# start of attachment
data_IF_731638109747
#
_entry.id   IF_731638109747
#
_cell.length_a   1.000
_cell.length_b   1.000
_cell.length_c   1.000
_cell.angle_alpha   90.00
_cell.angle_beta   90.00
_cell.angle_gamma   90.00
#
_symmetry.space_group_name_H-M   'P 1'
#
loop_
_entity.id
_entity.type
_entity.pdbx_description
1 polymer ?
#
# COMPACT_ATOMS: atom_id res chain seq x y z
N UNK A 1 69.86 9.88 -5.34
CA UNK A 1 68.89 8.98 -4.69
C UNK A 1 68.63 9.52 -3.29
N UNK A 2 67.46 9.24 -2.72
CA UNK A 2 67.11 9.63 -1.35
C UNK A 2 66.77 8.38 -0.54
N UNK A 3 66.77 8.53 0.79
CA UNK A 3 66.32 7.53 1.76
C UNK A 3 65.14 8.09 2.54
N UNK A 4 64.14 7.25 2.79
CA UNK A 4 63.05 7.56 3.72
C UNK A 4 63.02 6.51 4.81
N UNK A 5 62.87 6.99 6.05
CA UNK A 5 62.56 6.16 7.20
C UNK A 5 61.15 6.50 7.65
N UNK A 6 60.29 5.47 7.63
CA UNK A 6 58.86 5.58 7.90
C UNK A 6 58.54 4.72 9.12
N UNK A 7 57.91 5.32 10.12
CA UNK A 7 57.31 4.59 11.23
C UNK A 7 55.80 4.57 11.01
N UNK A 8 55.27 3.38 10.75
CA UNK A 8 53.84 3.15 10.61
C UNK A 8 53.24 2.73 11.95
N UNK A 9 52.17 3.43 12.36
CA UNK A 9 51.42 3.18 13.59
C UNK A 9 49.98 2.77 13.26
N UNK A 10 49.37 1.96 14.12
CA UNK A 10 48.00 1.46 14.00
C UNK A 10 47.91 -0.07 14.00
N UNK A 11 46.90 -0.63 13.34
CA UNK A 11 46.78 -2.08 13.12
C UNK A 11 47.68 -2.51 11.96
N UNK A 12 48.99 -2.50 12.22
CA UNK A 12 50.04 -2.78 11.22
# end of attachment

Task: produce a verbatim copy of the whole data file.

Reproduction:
data_IF_731638109747
#
_entry.id   IF_731638109747
#
_cell.length_a   1.000
_cell.length_b   1.000
_cell.length_c   1.000
_cell.angle_alpha   90.00
_cell.angle_beta   90.00
_cell.angle_gamma   90.00
#
_symmetry.space_group_name_H-M   'P 1'
#
loop_
_entity.id
_entity.type
_entity.pdbx_description
1 polymer ?
#
# COMPACT_ATOMS: atom_id res chain seq x y z
N UNK A 1 69.86 9.88 -5.34
CA UNK A 1 68.89 8.98 -4.69
C UNK A 1 68.63 9.52 -3.29
N UNK A 2 67.46 9.24 -2.72
CA UNK A 2 67.11 9.63 -1.35
C UNK A 2 66.77 8.38 -0.54
N UNK A 3 66.77 8.53 0.79
CA UNK A 3 66.32 7.53 1.76
C UNK A 3 65.14 8.09 2.54
N UNK A 4 64.14 7.25 2.79
CA UNK A 4 63.05 7.56 3.72
C UNK A 4 63.02 6.51 4.81
N UNK A 5 62.87 6.99 6.05
CA UNK A 5 62.56 6.16 7.20
C UNK A 5 61.15 6.50 7.65
N UNK A 6 60.29 5.47 7.63
CA UNK A 6 58.86 5.58 7.90
C UNK A 6 58.54 4.72 9.12
N UNK A 7 57.91 5.32 10.12
CA UNK A 7 57.31 4.59 11.23
C UNK A 7 55.80 4.57 11.01
N UNK A 8 55.27 3.38 10.75
CA UNK A 8 53.84 3.15 10.61
C UNK A 8 53.24 2.73 11.95
N UNK A 9 52.17 3.43 12.36
CA UNK A 9 51.42 3.18 13.59
C UNK A 9 49.98 2.77 13.26
N UNK A 10 49.37 1.96 14.12
CA UNK A 10 48.00 1.46 14.00
C UNK A 10 47.91 -0.07 14.00
N UNK A 11 46.90 -0.63 13.34
CA UNK A 11 46.78 -2.08 13.12
C UNK A 11 47.68 -2.51 11.96
N UNK A 12 48.99 -2.50 12.22
CA UNK A 12 50.04 -2.78 11.22